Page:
The Twitterverse exploded Thursday morning after NFL Commissioner Roger Goodell issued a two-game suspension to Baltimore Ravens running back Ray Rice for aggravated assault. Rice was captured on camera battering his then fiancee, now wife, Janay Palmer back in February.
Women everywhere should gratefully thank Goodell for meting out his lethal punishment and assuring the Shield's female fan base how concerning domestic violence is and how it will not be tolerated by gingerly slapping the wrists of one of the NFL's most recognized superstars.
Instead, the NFL and Goodell should continue reeling in its female viewers by informing the public that breaking women's faces, as long as it's during a player's personal time, is accepted.
But in the confines of the game, such as the tale of Tampa Bay Buccaneers safety Dashon Goldson's vicious hit on the field, although objectively clean and legal against a man in the contexts of football, won't be tolerated and therefore received a one-game suspension.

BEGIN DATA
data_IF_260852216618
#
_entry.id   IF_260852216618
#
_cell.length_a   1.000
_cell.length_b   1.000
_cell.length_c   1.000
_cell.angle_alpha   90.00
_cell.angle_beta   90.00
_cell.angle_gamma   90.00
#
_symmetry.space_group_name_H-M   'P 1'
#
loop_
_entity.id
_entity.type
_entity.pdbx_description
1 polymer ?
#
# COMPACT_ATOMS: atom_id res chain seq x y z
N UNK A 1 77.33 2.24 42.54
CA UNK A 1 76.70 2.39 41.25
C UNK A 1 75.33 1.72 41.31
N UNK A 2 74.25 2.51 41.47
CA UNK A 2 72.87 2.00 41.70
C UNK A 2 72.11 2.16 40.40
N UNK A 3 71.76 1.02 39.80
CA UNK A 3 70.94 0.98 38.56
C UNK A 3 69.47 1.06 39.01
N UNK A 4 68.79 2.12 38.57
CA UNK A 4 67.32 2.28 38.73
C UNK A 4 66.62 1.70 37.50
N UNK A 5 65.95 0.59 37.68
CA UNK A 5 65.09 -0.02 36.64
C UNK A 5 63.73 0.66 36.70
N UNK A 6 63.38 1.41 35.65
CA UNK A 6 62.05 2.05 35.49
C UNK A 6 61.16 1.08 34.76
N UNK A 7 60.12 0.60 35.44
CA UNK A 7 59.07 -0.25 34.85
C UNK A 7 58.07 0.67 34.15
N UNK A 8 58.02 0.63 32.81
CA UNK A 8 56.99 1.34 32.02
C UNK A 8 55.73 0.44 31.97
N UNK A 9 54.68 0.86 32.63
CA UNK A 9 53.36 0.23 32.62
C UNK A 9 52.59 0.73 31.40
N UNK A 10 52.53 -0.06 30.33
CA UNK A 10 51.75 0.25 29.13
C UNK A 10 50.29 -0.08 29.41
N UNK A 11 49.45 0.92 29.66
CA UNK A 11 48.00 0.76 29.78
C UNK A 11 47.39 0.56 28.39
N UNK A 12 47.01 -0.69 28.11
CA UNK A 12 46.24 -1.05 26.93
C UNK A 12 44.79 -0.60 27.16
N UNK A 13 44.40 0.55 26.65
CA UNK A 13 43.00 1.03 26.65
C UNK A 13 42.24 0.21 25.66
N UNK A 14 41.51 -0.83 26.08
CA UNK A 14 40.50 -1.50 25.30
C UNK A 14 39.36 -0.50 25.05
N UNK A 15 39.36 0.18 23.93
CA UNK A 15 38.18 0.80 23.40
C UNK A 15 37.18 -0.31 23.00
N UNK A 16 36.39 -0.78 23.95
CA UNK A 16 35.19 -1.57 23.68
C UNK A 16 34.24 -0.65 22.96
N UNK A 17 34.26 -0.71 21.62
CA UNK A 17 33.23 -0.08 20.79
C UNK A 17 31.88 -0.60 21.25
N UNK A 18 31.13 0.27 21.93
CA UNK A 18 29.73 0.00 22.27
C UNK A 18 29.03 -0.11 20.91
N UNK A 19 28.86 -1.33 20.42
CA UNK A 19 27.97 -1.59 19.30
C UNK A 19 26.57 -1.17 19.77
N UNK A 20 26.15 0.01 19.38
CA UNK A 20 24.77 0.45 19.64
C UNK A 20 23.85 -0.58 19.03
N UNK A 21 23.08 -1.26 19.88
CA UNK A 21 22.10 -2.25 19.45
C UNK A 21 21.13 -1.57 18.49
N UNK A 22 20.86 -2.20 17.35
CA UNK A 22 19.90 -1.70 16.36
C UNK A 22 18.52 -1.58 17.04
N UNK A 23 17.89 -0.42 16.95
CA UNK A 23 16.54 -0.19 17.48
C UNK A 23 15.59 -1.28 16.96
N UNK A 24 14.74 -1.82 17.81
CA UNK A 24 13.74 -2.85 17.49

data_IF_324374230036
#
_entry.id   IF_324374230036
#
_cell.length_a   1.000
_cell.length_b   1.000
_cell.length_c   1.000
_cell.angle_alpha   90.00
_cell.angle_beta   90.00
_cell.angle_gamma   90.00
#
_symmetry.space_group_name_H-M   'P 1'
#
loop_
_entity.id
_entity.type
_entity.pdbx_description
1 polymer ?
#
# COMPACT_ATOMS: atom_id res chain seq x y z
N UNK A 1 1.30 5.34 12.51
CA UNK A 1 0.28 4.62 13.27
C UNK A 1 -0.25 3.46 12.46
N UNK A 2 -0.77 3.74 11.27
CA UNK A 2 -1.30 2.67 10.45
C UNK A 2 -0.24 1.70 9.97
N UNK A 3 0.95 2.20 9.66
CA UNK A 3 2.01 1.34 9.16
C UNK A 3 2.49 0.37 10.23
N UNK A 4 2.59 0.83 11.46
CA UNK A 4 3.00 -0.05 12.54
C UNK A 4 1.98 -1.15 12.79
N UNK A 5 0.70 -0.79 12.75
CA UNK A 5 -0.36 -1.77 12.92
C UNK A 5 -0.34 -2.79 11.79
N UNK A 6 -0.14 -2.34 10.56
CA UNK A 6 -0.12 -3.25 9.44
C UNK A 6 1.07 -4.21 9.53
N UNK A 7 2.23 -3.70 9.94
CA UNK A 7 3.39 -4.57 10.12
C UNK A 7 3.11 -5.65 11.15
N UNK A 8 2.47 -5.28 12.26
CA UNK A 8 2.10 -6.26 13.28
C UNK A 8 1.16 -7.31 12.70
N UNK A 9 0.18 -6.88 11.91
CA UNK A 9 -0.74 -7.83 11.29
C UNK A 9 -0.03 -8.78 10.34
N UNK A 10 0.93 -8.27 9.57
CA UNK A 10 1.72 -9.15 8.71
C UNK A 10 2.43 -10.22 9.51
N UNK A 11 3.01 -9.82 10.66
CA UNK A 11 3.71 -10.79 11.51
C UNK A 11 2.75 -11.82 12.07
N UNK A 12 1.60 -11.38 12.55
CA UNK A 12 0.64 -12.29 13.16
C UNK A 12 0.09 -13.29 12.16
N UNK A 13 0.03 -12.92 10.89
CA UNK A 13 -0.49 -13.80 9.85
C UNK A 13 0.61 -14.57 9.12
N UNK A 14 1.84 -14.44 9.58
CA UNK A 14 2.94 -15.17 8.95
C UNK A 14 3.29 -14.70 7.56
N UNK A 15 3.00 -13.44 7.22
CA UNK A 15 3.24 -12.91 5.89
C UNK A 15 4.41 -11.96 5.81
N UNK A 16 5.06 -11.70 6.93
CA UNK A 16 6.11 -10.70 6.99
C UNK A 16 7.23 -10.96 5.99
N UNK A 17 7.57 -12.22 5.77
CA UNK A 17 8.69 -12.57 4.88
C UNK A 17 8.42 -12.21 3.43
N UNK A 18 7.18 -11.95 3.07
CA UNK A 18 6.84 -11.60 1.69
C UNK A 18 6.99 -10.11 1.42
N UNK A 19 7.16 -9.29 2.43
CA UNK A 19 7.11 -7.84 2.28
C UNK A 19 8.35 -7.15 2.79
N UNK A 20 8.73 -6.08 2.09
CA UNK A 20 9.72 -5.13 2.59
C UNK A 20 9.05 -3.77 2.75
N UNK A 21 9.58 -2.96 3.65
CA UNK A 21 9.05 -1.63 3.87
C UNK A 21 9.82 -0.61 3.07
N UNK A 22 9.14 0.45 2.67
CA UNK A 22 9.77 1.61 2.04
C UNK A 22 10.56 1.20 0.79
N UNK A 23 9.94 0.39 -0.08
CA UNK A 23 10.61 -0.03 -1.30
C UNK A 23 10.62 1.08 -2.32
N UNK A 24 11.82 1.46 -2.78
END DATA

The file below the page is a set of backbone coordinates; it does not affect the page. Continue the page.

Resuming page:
Or Washington Redskins safety Brandon Meriweather receiving a suspension, which was reduced from two games to one, after a brutal hit on Chicago Bears receiver Alshon Jeffery. Perhaps if Jeffery was a woman, Meriweather wouldn't have earned any sort of penalizing.
Mothers, daughters, sisters, aunts, wives, and grandmothers should also be obliged by how immediate the process developed – taking nearly six months to propose the discipline, even with clearcut photographic evidence.
The overwhelming positive applause can be heard reverberating across social media and, more importantly, the survived domestic violence victims of the United States.
Goodell missed this one. By a million miles.